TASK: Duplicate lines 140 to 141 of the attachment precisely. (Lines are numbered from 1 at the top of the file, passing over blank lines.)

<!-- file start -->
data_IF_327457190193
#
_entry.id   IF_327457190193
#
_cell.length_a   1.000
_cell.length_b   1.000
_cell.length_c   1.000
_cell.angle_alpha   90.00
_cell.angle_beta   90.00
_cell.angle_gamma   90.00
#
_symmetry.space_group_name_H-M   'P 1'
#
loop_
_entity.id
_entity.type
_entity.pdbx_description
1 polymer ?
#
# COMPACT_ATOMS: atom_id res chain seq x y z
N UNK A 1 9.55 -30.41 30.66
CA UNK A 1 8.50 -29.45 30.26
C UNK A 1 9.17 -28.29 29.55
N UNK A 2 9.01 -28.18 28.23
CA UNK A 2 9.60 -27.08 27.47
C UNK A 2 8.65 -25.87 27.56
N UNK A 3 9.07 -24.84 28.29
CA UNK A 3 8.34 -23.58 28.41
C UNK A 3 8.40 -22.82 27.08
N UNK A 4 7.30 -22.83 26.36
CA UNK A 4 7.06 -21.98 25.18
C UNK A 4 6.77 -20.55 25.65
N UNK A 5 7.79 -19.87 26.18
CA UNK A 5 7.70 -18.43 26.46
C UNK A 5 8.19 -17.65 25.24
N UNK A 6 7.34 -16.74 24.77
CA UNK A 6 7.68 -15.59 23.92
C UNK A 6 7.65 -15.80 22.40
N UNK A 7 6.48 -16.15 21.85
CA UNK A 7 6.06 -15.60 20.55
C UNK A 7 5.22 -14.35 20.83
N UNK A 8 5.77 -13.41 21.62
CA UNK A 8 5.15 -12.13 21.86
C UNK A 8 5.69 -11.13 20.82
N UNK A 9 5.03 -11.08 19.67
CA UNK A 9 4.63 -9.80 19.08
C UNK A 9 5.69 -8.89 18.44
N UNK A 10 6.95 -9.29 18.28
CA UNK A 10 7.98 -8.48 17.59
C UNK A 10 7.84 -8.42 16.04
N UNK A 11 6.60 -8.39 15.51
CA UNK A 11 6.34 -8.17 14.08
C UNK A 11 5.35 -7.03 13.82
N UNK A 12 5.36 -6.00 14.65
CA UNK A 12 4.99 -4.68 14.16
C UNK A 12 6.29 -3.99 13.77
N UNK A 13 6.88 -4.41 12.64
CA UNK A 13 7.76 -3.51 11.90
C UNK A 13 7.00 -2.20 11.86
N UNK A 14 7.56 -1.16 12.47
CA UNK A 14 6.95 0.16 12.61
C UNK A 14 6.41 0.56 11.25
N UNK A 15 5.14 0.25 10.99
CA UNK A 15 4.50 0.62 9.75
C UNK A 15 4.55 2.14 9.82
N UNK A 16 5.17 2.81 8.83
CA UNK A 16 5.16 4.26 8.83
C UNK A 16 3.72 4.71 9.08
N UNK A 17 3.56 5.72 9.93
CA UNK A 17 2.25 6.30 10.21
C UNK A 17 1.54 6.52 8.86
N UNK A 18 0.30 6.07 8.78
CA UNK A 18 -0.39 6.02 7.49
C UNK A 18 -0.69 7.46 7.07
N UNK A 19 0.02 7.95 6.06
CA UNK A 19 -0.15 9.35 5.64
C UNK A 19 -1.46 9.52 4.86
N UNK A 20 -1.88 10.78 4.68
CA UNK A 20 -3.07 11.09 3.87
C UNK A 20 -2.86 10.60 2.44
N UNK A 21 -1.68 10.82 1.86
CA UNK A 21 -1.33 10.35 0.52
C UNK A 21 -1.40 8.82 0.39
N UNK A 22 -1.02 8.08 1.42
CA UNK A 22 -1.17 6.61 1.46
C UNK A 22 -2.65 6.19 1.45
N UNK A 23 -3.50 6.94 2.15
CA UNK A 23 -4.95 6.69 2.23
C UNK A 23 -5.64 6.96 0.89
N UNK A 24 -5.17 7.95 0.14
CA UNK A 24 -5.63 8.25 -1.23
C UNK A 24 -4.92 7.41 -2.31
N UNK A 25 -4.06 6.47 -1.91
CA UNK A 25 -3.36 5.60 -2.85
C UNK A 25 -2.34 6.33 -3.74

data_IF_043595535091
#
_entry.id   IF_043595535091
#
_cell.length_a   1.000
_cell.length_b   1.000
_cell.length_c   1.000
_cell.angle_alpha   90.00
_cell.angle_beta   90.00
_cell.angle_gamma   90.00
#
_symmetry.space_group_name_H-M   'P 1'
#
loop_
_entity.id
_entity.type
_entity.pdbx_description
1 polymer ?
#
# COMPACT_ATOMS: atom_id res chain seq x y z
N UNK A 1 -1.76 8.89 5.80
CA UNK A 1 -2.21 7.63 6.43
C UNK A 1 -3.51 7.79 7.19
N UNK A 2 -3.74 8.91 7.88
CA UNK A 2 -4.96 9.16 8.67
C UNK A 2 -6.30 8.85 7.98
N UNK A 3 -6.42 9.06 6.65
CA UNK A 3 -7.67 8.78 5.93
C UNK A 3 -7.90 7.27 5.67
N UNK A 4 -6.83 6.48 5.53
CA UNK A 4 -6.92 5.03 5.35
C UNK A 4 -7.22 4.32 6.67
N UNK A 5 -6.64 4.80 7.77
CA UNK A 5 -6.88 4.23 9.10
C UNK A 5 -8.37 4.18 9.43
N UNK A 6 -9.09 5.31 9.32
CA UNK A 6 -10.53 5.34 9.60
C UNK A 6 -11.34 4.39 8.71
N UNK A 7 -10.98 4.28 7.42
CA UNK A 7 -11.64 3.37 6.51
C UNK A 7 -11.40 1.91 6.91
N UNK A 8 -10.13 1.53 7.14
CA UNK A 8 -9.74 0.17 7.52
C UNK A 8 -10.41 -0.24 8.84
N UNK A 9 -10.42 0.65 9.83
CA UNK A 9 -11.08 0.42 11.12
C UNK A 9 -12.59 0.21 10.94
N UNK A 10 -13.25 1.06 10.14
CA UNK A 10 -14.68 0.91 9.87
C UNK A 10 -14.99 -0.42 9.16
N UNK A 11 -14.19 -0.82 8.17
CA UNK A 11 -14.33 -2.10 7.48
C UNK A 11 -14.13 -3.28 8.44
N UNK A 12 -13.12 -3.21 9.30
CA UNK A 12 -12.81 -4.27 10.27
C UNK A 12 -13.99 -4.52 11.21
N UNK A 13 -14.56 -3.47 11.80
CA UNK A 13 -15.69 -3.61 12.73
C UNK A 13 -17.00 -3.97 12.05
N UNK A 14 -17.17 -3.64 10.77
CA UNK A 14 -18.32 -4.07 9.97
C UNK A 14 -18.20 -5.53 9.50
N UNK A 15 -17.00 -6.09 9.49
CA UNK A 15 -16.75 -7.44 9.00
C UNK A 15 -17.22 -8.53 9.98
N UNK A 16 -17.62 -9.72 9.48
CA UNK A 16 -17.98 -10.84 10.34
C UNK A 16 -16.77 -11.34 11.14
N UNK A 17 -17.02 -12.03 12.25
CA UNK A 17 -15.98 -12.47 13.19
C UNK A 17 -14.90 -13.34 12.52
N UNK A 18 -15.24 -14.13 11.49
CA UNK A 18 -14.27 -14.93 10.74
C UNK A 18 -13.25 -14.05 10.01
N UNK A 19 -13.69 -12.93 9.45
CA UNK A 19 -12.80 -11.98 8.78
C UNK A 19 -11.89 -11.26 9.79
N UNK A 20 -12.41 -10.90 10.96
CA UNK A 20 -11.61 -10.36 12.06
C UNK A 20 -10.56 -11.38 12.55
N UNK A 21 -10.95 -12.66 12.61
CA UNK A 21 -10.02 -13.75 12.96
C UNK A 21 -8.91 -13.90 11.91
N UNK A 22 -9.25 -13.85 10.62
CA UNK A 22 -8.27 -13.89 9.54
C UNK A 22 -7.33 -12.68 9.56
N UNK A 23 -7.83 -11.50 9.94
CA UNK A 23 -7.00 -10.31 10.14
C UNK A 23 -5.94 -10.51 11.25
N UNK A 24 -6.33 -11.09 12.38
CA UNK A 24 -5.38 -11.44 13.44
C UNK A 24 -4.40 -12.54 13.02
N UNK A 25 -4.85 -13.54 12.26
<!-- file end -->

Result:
N UNK A 9 -10.42 0.65 9.83
CA UNK A 9 -11.08 0.42 11.12